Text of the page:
Freeman's tribunal delayed until Friday

Dr Richard Freeman is accused of ordering testosterone gel to improve athlete performance

Former British Cycling Dr Richard Freeman’s medical tribunal hit a further delay on Thursday.

The tribunal panel had been scheduled to come back with a decision on whether key evidence from Shane Sutton, the former technical director at British Cycling, could be admitted.

  • Freeman evidence ‘scuppered’ by Sutton walkout
  • Freeman faced ‘constant attrition’ from Sutton

Without it, Dr Freeman’s barrister Mary O’Rourke says the General Medical Council’s case against her client “falls apart”. The tribunal has now been adjourned until Friday morning.

2:08

Freeman┬áhad admitted to previously telling ‘lots of lies’ but is now ready to tell the truth, his medical tribunal has heard

Freeman┬áhad admitted to previously telling ‘lots of lies’ but is now ready to tell the truth, his medical tribunal has heard

Dr Freeman is accused of ordering 30 sachets of testosterone gel in May 2011 knowing or believing it was for use by an athlete to improve performance.

He denies this, and claims he was bullied into ordering it by Sutton. Dr Freeman further claimed that Sutton wanted the gel to treat erectile dysfunction.

Sutton strenuously denied those claims during a stormy evidence session on November 12, and walked out before Dr Freeman’s barrister Mary O’Rourke QC had completed her cross-examination.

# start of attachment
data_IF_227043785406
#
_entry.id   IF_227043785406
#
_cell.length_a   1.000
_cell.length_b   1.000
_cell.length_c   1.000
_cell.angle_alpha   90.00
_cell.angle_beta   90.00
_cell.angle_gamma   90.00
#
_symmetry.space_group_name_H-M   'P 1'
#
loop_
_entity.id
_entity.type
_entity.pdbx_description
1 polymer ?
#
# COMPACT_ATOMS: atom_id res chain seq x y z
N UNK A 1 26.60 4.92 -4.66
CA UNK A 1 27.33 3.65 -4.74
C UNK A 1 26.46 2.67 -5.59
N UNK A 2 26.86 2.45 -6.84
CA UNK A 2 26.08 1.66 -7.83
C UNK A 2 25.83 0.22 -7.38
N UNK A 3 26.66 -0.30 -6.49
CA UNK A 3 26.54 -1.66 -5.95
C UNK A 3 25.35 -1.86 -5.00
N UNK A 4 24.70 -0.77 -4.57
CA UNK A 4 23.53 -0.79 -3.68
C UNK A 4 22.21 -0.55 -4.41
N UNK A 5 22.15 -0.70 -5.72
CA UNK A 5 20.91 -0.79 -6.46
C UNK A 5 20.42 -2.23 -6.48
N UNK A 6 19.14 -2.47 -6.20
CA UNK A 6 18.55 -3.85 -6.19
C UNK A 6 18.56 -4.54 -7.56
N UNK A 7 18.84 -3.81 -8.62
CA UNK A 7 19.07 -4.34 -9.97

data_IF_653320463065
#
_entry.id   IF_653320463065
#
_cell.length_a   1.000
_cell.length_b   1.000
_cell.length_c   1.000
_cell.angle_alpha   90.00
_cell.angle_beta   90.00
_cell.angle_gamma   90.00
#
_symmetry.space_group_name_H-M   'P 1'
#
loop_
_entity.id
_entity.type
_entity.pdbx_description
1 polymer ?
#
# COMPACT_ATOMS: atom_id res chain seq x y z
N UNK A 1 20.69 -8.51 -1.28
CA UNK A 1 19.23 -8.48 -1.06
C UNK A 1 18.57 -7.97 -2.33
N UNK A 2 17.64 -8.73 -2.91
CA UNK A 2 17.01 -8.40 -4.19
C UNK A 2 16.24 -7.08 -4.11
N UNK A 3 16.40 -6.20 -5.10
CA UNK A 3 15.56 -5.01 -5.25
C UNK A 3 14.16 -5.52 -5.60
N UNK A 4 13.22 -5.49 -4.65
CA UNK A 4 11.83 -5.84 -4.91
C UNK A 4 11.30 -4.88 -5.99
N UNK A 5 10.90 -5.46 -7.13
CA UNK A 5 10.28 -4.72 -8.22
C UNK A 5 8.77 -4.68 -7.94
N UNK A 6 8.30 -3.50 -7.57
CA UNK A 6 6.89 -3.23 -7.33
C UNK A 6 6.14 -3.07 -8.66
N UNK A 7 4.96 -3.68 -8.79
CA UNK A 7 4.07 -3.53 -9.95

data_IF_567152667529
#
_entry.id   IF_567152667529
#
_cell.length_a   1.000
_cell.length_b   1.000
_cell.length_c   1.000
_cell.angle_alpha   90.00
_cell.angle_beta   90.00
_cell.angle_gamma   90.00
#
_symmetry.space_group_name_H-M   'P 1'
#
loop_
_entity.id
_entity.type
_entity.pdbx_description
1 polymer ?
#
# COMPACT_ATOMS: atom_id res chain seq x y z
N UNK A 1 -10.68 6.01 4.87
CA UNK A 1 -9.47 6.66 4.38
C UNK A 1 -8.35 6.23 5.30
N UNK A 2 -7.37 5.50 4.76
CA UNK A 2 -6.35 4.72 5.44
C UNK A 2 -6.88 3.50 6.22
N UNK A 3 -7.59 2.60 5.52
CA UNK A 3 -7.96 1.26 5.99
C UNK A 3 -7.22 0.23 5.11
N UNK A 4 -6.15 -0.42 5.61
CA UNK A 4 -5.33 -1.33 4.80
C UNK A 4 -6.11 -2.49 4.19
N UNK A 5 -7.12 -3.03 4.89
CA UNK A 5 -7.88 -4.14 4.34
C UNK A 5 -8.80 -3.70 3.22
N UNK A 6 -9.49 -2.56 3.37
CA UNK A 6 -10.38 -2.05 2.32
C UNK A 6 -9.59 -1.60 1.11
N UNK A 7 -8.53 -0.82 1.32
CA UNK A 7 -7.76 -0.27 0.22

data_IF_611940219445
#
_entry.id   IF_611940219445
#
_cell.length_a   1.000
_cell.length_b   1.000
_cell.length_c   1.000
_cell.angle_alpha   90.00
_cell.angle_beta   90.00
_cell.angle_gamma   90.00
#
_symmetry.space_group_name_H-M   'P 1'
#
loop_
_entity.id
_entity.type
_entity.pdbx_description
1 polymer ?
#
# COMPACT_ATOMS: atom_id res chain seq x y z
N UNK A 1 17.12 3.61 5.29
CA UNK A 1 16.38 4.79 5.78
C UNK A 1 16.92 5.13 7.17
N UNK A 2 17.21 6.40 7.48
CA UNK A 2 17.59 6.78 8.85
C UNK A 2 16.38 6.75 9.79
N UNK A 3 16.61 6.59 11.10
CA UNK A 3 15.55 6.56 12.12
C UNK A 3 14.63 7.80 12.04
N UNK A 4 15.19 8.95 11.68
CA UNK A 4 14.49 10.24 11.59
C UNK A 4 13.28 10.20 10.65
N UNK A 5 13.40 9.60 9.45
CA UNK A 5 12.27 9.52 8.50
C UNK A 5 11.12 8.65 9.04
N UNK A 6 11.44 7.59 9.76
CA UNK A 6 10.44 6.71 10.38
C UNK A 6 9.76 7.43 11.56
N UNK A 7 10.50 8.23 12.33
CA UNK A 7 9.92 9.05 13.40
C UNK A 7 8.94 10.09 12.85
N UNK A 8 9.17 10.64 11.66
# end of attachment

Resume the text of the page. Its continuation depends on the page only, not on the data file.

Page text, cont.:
O’Rourke has argued that his failure to complete his testimony should render his evidence inadmissible.

2:22

Former British cycling coach Shane Sutton says he feels singled out after denying claims he is a ‘doper’

Former British cycling coach Shane Sutton says he feels singled out after denying claims he is a ‘doper’

Should the panel rule on Friday that Sutton’s evidence cannot be admitted, it is understood O’Rourke will move to have the four outstanding charges against her client thrown out during her half-time submission.

Dr Freeman has admitted 18 charges, including that he ordered the testosterone gel and that he lied to British Cycling colleagues about it.

He has also admitted charges related to record-keeping and to prescribing medicine to non-athlete members of staff.

The case had been originally scheduled until December 20, but it could now run on into the new year.

Source link